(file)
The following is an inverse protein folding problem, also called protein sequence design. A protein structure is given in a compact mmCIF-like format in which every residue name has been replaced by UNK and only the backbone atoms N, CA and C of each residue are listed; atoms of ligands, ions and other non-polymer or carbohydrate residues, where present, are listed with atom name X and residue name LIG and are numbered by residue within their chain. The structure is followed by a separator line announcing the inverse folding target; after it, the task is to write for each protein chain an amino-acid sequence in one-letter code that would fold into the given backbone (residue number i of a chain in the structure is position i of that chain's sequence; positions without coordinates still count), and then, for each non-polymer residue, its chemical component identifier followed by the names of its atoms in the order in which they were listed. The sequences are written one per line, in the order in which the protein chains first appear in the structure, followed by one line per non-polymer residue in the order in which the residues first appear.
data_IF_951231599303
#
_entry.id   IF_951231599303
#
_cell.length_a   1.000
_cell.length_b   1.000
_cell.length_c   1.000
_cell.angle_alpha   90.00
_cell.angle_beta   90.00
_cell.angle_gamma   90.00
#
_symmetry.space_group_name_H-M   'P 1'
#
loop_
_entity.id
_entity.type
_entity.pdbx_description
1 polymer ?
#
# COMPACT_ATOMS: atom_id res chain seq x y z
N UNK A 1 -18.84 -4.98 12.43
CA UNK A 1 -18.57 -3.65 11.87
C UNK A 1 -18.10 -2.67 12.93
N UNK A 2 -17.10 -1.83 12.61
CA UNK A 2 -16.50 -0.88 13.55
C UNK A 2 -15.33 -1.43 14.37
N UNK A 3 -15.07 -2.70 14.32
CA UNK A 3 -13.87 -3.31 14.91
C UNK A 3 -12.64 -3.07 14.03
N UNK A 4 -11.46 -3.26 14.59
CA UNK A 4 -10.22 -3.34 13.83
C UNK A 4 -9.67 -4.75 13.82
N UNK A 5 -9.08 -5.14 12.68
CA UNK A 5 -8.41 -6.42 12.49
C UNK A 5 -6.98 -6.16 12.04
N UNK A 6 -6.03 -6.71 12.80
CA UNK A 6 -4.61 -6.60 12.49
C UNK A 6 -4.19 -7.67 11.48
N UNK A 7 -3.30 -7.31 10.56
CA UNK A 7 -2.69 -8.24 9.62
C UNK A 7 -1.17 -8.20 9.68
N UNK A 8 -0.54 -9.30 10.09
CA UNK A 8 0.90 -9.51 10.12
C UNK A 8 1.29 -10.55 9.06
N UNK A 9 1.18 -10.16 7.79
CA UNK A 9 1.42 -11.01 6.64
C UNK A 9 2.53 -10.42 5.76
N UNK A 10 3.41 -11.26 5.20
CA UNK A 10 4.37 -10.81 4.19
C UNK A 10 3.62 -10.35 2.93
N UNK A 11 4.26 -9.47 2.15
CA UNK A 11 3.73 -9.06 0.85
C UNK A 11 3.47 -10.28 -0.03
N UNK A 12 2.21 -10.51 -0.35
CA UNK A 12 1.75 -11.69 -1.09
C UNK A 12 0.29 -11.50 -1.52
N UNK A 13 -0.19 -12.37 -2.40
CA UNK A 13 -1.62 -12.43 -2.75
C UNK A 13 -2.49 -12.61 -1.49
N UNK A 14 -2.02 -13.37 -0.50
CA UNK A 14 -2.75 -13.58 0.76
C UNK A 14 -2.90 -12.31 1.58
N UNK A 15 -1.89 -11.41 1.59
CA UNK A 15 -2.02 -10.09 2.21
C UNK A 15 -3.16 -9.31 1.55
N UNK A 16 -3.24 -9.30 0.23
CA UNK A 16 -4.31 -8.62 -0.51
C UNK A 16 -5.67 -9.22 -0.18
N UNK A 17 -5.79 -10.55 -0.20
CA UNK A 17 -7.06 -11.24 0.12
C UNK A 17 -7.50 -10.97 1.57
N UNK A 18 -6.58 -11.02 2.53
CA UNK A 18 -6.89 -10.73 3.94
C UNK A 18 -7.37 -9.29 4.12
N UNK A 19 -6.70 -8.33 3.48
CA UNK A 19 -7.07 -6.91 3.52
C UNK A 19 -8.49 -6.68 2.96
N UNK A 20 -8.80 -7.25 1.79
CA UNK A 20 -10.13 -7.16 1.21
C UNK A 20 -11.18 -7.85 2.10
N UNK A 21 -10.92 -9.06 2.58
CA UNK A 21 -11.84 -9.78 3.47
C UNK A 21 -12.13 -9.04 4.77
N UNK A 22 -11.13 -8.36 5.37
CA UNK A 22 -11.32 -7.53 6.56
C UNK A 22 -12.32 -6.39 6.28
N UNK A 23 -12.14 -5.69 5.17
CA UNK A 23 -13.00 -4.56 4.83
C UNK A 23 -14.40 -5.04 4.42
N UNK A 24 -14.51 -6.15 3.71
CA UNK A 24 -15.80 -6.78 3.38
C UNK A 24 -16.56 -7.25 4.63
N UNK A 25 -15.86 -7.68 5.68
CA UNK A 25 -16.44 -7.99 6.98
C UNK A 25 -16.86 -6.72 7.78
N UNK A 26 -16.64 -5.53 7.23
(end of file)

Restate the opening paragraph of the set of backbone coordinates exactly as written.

The following is an inverse protein folding problem, also called protein sequence design. A protein structure is given in a compact mmCIF-like format in which every residue name has been replaced by UNK and only the backbone atoms N, CA and C of each residue are listed; atoms of ligands, ions and other non-polymer or carbohydrate residues, where present, are listed with atom name X and residue name LIG and are numbered by residue within their chain. The structure is followed by a separator line announcing the inverse folding target; after it, the task is to write for each protein chain an amino-acid sequence in one-letter code that would fold into the given backbone (residue number i of a chain in the structure is position i of that chain's sequence; positions without coordinates still count), and then, for each non-polymer residue, its chemical component identifier followed by the names of its atoms in the order in which they were listed. The sequences are written one per line, in the order in which the protein chains first appear in the structure, followed by one line per non-polymer residue in the order in which the residues first appear.